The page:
"Everything Good in me is because of you, Agatha. Isn't it time I did something Good for you too?"

And this scene briefly gave me hope but that was dashed too:
"But why would Merlin care whether gnomes were peaceful or changed sexes?" Agatha asked.

"Because he believed the two linked," said Yuba. "He believed the brief period of playful transformation allowed gnomes to be more sensitive and aware than other creatures. If there was a way for humans to have that experience, for a moment, you too would be as peace loving as the gnomes. All wars preempted, all notions of Good and Evil dissolved...mankind perfected."

I loved what Chainani did with fairy tales in terms of tweaking them and seeing outcomes for some of the stories. I wish he had gone deeper and pursued the notions of equality, gender, etc. I won't bother with the rest of the series.



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3 comments:

  1. I enjoyed reading your review and like that you mentioned the missed opportunities in the book to teach deeper lessons to teens. I have the first book in the series but haven't had the chance to read it yet. I'm sure when I do I will be looking a little deeper than the surface now. Great review!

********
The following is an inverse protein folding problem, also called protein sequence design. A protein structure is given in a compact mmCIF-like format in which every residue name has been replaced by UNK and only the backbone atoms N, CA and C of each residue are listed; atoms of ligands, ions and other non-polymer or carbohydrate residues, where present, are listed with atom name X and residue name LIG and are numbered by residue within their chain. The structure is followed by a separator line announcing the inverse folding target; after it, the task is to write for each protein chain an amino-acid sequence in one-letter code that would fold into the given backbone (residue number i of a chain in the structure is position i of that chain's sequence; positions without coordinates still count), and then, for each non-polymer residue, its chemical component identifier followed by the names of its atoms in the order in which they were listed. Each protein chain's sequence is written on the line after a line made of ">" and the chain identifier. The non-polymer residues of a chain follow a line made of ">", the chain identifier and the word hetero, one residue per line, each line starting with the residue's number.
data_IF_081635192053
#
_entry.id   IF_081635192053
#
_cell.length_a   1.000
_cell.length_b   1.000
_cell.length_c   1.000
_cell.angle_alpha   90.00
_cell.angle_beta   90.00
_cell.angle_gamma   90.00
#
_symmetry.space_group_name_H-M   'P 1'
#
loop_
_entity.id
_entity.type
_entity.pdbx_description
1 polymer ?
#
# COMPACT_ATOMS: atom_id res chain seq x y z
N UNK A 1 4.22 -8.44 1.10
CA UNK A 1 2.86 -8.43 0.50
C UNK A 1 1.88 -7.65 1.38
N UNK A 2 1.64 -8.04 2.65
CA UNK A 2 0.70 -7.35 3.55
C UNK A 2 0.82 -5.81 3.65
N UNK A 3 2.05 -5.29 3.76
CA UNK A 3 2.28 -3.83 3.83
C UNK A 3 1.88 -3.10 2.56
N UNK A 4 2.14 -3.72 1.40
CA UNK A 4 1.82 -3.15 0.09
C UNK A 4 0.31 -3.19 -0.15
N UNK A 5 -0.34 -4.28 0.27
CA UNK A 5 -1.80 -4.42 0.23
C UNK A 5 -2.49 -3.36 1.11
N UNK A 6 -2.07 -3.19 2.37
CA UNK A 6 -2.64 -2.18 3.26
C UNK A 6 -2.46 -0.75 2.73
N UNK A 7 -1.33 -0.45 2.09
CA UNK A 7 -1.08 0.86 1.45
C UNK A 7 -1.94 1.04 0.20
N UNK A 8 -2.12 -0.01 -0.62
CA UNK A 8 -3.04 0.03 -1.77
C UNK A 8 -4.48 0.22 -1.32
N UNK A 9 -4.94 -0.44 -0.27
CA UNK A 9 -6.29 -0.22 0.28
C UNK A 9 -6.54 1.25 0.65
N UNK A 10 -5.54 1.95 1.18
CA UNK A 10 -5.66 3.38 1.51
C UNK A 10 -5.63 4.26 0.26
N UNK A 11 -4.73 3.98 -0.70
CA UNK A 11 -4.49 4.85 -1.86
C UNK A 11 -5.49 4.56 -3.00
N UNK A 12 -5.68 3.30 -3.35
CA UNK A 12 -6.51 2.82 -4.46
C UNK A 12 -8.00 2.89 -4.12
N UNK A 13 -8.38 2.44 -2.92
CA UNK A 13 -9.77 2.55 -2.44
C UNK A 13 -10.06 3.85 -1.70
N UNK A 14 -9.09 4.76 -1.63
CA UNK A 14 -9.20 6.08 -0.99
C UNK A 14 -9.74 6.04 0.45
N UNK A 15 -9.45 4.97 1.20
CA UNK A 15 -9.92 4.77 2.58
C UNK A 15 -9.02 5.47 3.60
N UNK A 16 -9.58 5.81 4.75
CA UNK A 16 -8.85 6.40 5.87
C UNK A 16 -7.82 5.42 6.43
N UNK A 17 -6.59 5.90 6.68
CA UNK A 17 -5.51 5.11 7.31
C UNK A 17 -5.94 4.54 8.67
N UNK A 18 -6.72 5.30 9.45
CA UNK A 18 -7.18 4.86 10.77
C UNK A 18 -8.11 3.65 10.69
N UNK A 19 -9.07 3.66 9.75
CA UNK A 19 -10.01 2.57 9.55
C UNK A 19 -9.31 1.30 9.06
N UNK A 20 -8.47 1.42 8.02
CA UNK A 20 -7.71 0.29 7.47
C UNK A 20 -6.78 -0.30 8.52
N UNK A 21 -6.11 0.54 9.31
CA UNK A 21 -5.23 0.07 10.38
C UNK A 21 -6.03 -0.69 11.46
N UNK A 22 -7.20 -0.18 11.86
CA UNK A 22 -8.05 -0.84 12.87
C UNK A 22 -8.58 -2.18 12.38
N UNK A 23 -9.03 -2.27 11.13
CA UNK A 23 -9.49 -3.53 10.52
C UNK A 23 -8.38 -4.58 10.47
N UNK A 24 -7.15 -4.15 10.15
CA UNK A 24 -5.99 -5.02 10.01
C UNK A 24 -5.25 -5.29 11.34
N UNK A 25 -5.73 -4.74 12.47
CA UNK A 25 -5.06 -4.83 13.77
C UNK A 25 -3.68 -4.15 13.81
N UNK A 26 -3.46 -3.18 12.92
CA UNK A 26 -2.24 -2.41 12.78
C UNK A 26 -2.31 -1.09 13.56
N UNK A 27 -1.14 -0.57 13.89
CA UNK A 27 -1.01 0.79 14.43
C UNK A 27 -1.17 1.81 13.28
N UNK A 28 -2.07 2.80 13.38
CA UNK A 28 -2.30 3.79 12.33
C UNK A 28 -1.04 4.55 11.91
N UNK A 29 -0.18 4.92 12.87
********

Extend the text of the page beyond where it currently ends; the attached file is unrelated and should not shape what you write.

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    1. Thanks! I'm glad you liked it.

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  2. Good review, Bea! I love it when reviewers dig into the message or beliefs underpinning a story.

    It's too bad that the author missed an opportunity to really explore some of society's assumptions. I agree that the message that girls/women have to choose between (same-sex) friendship and (hetero) romantic relationship is a bad one to send. I have to wonder if the male author sends the same message about guys? In his world, do men have to give up their male friends for their female love interest? Because if the "giving up" isn't even-handed, that sends an even worse message.

    I've wondered about reading these, but given your concerns, I think I'll pass.